In 1929 their investments were made all but completely valuless in the stock market crash, which heralded the Great Depression. Billie had to return to the screen to get involved in the new medium of Sound movies. And get involved she did. For the next two decades she worked furiously and got back to the top rung of the ladder. And this despite losing her husband during the making of her comeback film, 'A Bill of Divorcement' in 1932..

She turned in a brilliant performance in the hit movie 'Dinner at Eight' in 1933 but was bitterly disappointed in 1936 when she was not selected to appear in the biopic of her husband, 'The Great Ziegfeld'. Billie was informed that she was too old to play herself and Myrna Loy played her in the film.

She soldiered on and gave another high quality performance as Mrs Topper in 'Topper' in 1937, another hit film which produced two sequels, each of which were box-office hits.

In 1938, Billie was nominated for the Best Supporting Actress Academy Award for her performance in 'Merrily We Live'. It was the only nomination she received but she was destined to be made forever famous the following year in the classic 'The Wizard of Oz' playing Glinda, the Good Witch of the North.

Billie continued to work extremely hard during the 1940s, making 25 films during the decade. most of them very average. Then she appeared with a strong supporting role in the major hit 'Father of the Bride' in 1950 and its sequel, 'Father's Little Dividend' the following year.

Later Career

Thereafter her movie career wound down but she successfully moved into a radio and television career. CBS aired “The Billie Burke Show” for three years from 1943 and she had a talk show on television called “At Home with Billie Burke”which ran for a year in 1951.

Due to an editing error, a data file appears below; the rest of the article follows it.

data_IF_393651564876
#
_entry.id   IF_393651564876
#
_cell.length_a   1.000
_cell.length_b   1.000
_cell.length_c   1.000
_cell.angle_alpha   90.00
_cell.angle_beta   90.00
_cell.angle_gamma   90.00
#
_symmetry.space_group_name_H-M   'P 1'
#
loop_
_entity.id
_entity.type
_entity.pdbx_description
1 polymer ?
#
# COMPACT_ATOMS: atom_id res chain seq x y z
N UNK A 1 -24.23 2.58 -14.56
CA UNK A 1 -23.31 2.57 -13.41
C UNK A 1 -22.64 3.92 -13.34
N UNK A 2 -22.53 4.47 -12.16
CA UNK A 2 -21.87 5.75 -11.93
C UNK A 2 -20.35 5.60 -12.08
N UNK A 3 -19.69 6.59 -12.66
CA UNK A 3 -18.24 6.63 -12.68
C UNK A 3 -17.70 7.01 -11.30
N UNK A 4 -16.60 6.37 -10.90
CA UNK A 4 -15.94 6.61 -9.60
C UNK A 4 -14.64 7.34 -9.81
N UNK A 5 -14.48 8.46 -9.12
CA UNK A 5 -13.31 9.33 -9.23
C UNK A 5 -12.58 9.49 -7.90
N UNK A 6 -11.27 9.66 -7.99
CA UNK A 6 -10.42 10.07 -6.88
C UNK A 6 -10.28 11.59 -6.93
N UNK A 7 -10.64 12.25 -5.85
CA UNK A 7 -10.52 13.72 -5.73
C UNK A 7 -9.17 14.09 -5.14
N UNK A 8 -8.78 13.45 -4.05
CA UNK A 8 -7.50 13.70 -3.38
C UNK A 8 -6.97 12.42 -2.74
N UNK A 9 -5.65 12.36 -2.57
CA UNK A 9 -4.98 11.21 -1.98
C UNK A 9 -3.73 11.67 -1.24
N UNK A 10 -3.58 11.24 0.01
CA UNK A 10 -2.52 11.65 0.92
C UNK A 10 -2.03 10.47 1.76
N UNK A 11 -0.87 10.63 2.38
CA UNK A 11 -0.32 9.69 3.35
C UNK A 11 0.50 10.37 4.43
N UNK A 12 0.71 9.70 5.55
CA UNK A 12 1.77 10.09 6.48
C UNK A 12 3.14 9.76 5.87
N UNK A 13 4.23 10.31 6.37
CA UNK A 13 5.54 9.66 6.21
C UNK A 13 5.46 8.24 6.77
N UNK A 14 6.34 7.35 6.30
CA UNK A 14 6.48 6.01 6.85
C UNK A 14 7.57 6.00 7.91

Billie wrote two autobiographies, 'With a Feather on My Nose' in 1949 and 'With Powder on My Nose' ten years later.

She was 75 when she made her final screen appearance as Cordelia Fosgate in John Ford's Western 'Sergeant Rutledge' in1960. She then retired from showbusiness for good.


Billie's marriage to Florenz Ziegfeld was not a happy one and it was marked by the inveterate womanising of her husband. Billie was his second wife and she stayed with him until his death in 1932.

Billie lived in Los Angeles, California during her final years and she died there of natural causes on May 14, 1970. She was 85 years old. She was interred at Kensico Cemetery in Valhalla, New York, USA.

Billie Burke Academy Awards

One Unsuccessful Nomination:
Best Supporting Actress ... Merrily We Live (1938)

Billie Burke Filmography

Our Mutual Girl
Gloria's Romance
The Mysterious Miss Terry
Arms and the Girl
The Land of Promise
Eve's Daughter
Let's Get a Divorce
In Pursuit of Polly
The Make-Believe Wife
Good Gracious, Annabelle
The Misleading Widow
Sadie Love
Wanted: A Husband
Away Goes Prudence
The Frisky Mrs. Johnson
The Education of Elizabeth
Glorifying the American Girl
A Bill of Divorcement
Christopher Strong
Dinner at Eight
Only Yesterday
Finishing School
We're Rich Again
Forsaking All Others
Society Doctor
After Office Hours
Becky Sharp
Doubting Thomas
She Couldn't Take It
A Feather in Her Hat
My American Wife
Piccadilly Jim
Craig's Wife
The Bride Wore Red
Navy Blue and Gold
Everybody Sing
Merrily We Live
The Young in Heart
Topper Takes a Trip
Bridal Suite
The Wizard Of Oz
Eternally Yours